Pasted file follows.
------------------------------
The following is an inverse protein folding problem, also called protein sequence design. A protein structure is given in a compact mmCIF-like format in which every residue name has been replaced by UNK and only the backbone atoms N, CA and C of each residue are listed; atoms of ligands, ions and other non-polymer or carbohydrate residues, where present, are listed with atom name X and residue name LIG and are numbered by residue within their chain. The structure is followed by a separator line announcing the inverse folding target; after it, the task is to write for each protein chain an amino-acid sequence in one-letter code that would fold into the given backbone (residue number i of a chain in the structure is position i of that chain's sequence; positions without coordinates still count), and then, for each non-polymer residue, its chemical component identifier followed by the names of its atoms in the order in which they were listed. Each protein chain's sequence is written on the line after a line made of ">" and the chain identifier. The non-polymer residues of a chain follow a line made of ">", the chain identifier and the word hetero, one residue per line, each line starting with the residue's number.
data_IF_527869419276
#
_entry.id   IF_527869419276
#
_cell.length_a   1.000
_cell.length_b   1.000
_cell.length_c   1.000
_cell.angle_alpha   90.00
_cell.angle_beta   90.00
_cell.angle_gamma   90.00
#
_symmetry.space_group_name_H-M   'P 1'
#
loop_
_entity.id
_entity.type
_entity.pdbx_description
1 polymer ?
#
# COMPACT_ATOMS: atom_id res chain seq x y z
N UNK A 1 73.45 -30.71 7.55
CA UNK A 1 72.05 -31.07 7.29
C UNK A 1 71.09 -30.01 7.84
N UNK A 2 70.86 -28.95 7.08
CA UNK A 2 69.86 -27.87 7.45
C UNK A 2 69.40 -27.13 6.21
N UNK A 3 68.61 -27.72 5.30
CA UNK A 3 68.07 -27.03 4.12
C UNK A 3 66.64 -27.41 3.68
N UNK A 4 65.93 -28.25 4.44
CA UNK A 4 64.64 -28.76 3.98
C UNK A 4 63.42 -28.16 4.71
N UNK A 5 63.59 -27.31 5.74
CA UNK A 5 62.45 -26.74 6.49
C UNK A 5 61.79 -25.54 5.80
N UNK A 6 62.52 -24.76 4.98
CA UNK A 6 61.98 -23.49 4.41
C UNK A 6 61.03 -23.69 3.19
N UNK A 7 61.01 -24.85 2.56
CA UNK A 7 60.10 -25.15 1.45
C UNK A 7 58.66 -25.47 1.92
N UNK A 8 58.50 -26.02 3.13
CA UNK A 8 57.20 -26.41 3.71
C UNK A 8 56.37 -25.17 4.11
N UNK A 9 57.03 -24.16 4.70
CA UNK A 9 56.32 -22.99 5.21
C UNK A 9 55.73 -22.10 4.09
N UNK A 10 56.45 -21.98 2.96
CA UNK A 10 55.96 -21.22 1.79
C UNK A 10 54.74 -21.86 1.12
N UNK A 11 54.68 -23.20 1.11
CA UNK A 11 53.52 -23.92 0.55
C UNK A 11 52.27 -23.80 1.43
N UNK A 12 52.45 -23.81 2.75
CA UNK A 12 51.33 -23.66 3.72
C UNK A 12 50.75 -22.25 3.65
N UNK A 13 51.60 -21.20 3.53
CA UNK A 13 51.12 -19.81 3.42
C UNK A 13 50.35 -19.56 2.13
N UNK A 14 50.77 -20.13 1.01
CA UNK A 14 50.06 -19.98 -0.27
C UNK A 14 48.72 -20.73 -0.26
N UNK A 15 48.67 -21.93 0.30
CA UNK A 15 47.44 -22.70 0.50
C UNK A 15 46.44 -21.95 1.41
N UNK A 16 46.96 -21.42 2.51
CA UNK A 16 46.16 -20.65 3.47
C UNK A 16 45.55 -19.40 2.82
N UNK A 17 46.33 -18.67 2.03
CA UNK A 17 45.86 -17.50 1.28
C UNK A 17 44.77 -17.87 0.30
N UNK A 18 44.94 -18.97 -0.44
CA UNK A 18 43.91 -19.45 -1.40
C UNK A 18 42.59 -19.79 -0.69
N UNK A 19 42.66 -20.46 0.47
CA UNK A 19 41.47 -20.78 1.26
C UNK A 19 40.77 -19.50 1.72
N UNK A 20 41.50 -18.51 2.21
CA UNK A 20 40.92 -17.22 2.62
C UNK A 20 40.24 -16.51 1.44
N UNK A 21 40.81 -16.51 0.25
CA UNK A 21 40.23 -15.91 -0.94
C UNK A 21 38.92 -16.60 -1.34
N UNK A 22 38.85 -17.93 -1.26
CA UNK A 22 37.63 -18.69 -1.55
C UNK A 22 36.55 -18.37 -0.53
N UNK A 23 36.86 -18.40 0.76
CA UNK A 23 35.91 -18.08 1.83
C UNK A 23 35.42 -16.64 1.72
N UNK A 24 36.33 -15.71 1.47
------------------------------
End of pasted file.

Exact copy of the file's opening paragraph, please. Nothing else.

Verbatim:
The following is an inverse protein folding problem, also called protein sequence design. A protein structure is given in a compact mmCIF-like format in which every residue name has been replaced by UNK and only the backbone atoms N, CA and C of each residue are listed; atoms of ligands, ions and other non-polymer or carbohydrate residues, where present, are listed with atom name X and residue name LIG and are numbered by residue within their chain. The structure is followed by a separator line announcing the inverse folding target; after it, the task is to write for each protein chain an amino-acid sequence in one-letter code that would fold into the given backbone (residue number i of a chain in the structure is position i of that chain's sequence; positions without coordinates still count), and then, for each non-polymer residue, its chemical component identifier followed by the names of its atoms in the order in which they were listed. Each protein chain's sequence is written on the line after a line made of ">" and the chain identifier. The non-polymer residues of a chain follow a line made of ">", the chain identifier and the word hetero, one residue per line, each line starting with the residue's number.